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Written by leading veterinarians to provide you with the information you need to care for your pets.

The Daily Vet by petMD

The Daily Vet is a blog featuring veterinarians from all walks of life. Every week they will tackle entertaining, interesting, and sometimes difficult topics in the world of animal medicine – all in the hopes that their unique insights and personal experiences will help you to understand your pets.

How a Cancer Doctor Measures Success

How do we measure personal achievement as we age? As children and young adults, our accomplishments are quantitated via our educational system and a continuous barrage of exams and assessments. Parents and teachers encourage us to succeed and assist us when we fall behind.  But when we “grow up,” how can we know if we are truly proficient at our lives, or if we are failing to measure up?

 

Obviously the barometer of achievement will differ among individuals, and will likely vary with circumstance. It seems society dictates we should measure our success by income or assets or fame. Realistically, for the average person, these are considered aspirations rather than attainable goals.

 

Most of us will never be photographed for the pages of a gossip magazine, hold a Super Bowl trophy, or purchase a multi-million dollar home. We probably won’t invent the next iPhone, cure a fatal disease, or write an Oscar winning screenplay. So how is it we know we’re doing okay?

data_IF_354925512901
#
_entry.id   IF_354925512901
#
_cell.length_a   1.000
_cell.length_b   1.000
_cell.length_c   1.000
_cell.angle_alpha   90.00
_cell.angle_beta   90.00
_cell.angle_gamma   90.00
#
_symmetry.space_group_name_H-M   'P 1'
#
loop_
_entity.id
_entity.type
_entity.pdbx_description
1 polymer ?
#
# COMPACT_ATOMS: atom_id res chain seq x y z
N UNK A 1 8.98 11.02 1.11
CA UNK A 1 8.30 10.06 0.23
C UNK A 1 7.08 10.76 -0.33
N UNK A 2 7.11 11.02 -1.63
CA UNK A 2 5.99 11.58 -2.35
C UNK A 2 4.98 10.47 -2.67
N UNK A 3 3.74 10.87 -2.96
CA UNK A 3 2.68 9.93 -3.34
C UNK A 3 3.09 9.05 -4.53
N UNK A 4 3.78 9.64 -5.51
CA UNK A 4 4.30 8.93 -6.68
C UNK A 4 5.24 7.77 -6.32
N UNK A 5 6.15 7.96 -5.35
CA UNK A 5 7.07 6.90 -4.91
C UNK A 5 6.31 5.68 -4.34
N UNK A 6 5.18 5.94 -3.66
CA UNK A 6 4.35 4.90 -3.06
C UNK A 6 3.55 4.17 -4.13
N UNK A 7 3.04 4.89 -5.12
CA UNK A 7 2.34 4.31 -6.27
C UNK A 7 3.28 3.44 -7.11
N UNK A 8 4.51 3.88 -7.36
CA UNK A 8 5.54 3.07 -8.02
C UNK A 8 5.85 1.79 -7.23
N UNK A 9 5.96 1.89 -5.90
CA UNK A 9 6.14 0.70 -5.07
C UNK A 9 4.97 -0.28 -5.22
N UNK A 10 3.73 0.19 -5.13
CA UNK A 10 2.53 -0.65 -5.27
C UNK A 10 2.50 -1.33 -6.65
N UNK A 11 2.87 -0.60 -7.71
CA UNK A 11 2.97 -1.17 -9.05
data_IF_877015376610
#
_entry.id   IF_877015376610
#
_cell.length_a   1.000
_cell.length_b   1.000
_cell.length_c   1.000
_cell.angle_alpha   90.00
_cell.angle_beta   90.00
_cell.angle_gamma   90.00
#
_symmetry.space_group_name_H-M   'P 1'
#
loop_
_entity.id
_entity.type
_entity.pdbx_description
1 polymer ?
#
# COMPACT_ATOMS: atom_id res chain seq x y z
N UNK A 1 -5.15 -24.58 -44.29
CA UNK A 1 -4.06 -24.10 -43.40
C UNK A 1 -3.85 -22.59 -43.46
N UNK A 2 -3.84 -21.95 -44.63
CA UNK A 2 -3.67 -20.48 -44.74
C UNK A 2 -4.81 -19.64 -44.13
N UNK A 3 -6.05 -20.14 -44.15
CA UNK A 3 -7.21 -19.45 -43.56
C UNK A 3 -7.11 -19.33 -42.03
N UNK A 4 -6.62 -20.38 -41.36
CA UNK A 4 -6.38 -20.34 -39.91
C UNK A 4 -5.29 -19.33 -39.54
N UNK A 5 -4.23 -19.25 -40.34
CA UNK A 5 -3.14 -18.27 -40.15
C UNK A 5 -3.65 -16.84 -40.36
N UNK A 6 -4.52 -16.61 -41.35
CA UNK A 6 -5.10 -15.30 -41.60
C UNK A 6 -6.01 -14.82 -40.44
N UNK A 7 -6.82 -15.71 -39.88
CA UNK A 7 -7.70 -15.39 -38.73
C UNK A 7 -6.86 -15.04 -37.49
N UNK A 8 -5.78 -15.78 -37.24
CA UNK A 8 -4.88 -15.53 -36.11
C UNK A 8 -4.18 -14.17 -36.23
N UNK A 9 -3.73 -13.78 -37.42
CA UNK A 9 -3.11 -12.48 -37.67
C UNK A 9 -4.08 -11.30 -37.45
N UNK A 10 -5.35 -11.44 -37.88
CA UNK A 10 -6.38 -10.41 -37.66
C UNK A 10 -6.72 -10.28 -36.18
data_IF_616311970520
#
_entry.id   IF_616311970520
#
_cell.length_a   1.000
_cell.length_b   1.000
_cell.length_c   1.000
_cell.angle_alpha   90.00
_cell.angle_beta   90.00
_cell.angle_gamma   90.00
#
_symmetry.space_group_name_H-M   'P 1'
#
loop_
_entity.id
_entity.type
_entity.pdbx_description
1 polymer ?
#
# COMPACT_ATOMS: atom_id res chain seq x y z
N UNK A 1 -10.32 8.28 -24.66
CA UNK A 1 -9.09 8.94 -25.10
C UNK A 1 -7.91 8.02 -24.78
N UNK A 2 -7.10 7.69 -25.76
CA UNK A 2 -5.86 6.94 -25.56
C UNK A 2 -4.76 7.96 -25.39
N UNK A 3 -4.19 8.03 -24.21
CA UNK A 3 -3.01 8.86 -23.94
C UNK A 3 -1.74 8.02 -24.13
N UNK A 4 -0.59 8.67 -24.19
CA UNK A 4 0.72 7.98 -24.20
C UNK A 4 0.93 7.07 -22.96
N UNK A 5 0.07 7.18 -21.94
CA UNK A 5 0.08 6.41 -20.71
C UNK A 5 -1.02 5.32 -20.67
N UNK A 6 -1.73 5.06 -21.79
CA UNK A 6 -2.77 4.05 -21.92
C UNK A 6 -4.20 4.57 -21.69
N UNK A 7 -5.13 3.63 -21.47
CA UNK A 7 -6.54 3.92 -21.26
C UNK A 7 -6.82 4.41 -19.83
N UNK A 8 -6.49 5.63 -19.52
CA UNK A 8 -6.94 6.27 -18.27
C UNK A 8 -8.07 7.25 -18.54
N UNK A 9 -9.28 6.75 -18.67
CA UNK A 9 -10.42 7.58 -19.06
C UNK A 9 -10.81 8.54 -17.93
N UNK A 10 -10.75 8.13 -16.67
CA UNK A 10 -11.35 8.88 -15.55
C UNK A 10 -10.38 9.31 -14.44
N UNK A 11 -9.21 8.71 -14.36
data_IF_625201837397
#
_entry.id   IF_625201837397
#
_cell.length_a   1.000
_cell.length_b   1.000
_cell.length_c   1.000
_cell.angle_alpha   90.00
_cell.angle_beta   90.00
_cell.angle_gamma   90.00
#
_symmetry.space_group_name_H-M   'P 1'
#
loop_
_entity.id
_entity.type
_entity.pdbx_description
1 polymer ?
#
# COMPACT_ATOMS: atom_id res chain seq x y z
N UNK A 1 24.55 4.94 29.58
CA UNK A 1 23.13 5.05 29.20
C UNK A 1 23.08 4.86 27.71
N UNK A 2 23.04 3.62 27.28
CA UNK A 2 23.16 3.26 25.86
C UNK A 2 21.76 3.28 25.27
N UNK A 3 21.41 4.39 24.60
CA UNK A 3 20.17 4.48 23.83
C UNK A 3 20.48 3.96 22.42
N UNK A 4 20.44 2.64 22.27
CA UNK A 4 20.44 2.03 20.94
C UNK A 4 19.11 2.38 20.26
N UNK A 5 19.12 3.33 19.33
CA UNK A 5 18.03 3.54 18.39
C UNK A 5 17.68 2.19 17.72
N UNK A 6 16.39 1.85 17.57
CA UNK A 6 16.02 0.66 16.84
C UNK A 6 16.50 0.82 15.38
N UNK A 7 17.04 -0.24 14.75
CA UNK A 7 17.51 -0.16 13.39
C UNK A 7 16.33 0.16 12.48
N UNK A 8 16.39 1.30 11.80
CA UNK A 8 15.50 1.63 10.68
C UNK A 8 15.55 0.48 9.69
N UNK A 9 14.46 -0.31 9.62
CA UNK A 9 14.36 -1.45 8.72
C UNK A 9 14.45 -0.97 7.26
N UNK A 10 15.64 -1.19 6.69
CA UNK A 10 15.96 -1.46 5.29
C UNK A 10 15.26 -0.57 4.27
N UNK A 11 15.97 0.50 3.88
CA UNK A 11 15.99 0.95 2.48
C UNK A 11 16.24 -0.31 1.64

One of the most significant “measuring sticks” for my own success is my satisfaction with my career and whether or not I feel I am “doing a good job.” As is the case with many professions, it’s pretty rare I’m given tangible indicators of my own proficiency. Because of this, I spend a great deal of time fretting over whether or not I am meeting others’ goals and expectations. In other words, I’m often stressed out wondering if I am really any good at what I do.

 

In thinking about this, I’ve come to realize that for health professionals, it’s difficult to know when we are successful versus when we are not. Of course, I may be biased, but I think this may be especially true for oncologists. Though it is tempting, we cancer-crusaders certainly cannot measure our abilities by whether our patients survive or not. This is ultimately completely out of our control, and the best we can do is try to keep one step ahead of the disease we spend our lives trying to eradicate.

 

As a veterinary oncologist, I have the added struggle of not actually being able to directly communicate with my patients. They are unable to tell me what they like or don’t like about my skills or my bedside manner, or whether they trust my recommendations or feel comfortable working with me. I rely on their owners for confirmation of my capabilities, or for criticisms of my inabilities, as it may be.

 

I find most owners have the exact same objective in mind when it comes to cancer treatment for their pets: they wish for an option to help their pets live longer and which will cause no impact on theirpets’ overall quality of life. This would be a fantastic option, but in reality, it’s fairly impossible.